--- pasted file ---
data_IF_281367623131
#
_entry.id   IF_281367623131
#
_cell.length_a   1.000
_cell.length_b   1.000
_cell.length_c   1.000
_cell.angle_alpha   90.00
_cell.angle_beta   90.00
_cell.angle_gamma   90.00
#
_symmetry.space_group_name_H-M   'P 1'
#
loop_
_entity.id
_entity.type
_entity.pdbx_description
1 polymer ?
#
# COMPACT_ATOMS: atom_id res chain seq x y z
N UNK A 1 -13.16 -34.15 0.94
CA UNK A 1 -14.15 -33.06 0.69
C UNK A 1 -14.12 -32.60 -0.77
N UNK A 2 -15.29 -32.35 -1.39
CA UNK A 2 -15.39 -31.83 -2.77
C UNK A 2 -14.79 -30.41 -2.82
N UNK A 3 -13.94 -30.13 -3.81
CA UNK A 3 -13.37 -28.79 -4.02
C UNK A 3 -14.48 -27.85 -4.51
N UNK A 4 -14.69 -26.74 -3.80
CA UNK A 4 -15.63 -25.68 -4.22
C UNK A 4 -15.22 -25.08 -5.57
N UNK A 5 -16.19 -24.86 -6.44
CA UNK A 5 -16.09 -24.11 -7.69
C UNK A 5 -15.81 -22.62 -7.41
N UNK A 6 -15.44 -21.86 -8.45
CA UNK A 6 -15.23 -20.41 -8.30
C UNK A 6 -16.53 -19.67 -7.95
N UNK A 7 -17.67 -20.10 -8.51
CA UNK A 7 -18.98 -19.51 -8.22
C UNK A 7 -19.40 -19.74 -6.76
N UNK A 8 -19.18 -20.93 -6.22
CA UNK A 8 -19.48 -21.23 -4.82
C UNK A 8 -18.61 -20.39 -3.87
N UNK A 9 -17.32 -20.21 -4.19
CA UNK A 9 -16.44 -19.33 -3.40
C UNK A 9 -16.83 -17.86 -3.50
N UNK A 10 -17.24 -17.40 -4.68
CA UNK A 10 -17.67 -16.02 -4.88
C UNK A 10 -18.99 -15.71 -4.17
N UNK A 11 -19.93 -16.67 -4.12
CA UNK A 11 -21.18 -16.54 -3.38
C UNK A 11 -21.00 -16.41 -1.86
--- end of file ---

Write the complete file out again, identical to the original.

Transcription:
data_IF_281367623131
#
_entry.id   IF_281367623131
#
_cell.length_a   1.000
_cell.length_b   1.000
_cell.length_c   1.000
_cell.angle_alpha   90.00
_cell.angle_beta   90.00
_cell.angle_gamma   90.00
#
_symmetry.space_group_name_H-M   'P 1'
#
loop_
_entity.id
_entity.type
_entity.pdbx_description
1 polymer ?
#
# COMPACT_ATOMS: atom_id res chain seq x y z
N UNK A 1 -13.16 -34.15 0.94
CA UNK A 1 -14.15 -33.06 0.69
C UNK A 1 -14.12 -32.60 -0.77
N UNK A 2 -15.29 -32.35 -1.39
CA UNK A 2 -15.39 -31.83 -2.77
C UNK A 2 -14.79 -30.41 -2.82
N UNK A 3 -13.94 -30.13 -3.81
CA UNK A 3 -13.37 -28.79 -4.02
C UNK A 3 -14.48 -27.85 -4.51
N UNK A 4 -14.69 -26.74 -3.80
CA UNK A 4 -15.63 -25.68 -4.22
C UNK A 4 -15.22 -25.08 -5.57
N UNK A 5 -16.19 -24.86 -6.44
CA UNK A 5 -16.09 -24.11 -7.69
C UNK A 5 -15.81 -22.62 -7.41
N UNK A 6 -15.44 -21.86 -8.45
CA UNK A 6 -15.23 -20.41 -8.30
C UNK A 6 -16.53 -19.67 -7.95
N UNK A 7 -17.67 -20.10 -8.51
CA UNK A 7 -18.98 -19.51 -8.22
C UNK A 7 -19.40 -19.74 -6.76
N UNK A 8 -19.18 -20.93 -6.22
CA UNK A 8 -19.48 -21.23 -4.82
C UNK A 8 -18.61 -20.39 -3.87
N UNK A 9 -17.32 -20.21 -4.19
CA UNK A 9 -16.44 -19.33 -3.40
C UNK A 9 -16.83 -17.86 -3.50
N UNK A 10 -17.24 -17.40 -4.68
CA UNK A 10 -17.67 -16.02 -4.88
C UNK A 10 -18.99 -15.71 -4.17
N UNK A 11 -19.93 -16.67 -4.12
CA UNK A 11 -21.18 -16.54 -3.38
C UNK A 11 -21.00 -16.41 -1.86